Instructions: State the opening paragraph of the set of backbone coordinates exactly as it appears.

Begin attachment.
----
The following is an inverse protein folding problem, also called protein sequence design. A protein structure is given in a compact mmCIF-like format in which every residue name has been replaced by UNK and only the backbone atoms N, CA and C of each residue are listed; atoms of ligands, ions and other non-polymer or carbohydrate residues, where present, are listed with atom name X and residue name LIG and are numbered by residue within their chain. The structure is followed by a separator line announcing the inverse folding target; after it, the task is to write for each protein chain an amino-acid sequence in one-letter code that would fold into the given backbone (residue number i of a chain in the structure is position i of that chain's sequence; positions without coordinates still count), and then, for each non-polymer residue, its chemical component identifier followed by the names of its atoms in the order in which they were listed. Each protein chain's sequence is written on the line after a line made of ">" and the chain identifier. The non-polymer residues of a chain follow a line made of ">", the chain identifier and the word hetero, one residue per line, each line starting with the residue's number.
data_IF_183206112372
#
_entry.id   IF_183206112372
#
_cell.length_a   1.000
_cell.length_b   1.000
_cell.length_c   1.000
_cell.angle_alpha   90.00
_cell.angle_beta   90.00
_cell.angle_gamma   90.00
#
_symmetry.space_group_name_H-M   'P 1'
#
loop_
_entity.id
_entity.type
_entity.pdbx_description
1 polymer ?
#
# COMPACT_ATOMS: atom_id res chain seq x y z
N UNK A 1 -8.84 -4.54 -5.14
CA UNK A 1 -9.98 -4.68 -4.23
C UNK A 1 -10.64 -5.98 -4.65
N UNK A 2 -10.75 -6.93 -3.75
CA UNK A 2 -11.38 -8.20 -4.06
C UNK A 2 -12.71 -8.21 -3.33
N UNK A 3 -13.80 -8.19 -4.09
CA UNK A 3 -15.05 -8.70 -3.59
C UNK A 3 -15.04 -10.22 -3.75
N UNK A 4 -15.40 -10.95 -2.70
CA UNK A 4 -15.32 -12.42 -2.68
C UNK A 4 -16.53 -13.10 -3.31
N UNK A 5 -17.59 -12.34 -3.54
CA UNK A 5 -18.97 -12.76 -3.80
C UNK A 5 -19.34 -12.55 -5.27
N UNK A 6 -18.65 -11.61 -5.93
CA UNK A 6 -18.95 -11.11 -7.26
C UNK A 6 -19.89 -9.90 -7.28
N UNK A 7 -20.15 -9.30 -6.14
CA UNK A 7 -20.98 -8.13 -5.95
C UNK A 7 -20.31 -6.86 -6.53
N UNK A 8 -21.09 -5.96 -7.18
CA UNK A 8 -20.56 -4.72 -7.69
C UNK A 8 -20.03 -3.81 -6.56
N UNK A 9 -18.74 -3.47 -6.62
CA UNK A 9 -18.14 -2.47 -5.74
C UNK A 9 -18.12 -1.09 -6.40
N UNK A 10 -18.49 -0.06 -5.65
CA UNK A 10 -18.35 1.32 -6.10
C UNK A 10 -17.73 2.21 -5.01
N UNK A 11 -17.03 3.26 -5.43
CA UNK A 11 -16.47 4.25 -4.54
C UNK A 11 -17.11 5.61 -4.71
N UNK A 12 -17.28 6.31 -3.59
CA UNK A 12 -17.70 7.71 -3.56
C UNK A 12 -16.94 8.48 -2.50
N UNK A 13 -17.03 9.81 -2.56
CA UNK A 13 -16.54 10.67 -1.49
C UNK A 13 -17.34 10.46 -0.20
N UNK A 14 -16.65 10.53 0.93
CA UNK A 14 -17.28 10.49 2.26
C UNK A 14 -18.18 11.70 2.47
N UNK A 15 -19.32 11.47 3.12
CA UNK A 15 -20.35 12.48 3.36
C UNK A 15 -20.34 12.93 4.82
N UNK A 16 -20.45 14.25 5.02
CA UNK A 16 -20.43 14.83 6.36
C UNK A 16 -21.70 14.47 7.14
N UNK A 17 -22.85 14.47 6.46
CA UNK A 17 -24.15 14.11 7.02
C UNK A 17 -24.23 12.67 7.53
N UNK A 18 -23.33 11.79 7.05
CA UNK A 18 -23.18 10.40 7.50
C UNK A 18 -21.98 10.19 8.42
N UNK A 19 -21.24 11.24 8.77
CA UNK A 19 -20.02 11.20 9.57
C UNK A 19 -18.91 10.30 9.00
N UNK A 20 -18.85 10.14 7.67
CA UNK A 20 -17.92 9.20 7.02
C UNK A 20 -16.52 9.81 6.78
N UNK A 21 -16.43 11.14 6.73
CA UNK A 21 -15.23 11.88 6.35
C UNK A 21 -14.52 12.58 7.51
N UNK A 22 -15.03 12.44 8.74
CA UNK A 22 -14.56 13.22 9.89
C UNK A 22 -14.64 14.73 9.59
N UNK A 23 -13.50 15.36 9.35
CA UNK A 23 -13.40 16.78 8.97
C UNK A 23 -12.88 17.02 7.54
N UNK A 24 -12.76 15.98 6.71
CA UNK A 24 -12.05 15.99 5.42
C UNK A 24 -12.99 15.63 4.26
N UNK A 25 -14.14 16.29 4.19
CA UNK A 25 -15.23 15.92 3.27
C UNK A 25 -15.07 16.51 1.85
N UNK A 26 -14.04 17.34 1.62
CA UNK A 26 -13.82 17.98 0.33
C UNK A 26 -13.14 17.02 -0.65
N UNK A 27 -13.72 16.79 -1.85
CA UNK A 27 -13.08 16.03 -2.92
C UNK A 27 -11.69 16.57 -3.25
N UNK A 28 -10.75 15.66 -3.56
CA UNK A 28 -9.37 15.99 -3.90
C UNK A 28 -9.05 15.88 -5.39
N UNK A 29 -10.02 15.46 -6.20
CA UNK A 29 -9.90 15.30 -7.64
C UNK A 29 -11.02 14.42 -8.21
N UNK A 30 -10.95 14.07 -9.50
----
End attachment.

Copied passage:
The following is an inverse protein folding problem, also called protein sequence design. A protein structure is given in a compact mmCIF-like format in which every residue name has been replaced by UNK and only the backbone atoms N, CA and C of each residue are listed; atoms of ligands, ions and other non-polymer or carbohydrate residues, where present, are listed with atom name X and residue name LIG and are numbered by residue within their chain. The structure is followed by a separator line announcing the inverse folding target; after it, the task is to write for each protein chain an amino-acid sequence in one-letter code that would fold into the given backbone (residue number i of a chain in the structure is position i of that chain's sequence; positions without coordinates still count), and then, for each non-polymer residue, its chemical component identifier followed by the names of its atoms in the order in which they were listed. Each protein chain's sequence is written on the line after a line made of ">" and the chain identifier. The non-polymer residues of a chain follow a line made of ">", the chain identifier and the word hetero, one residue per line, each line starting with the residue's number.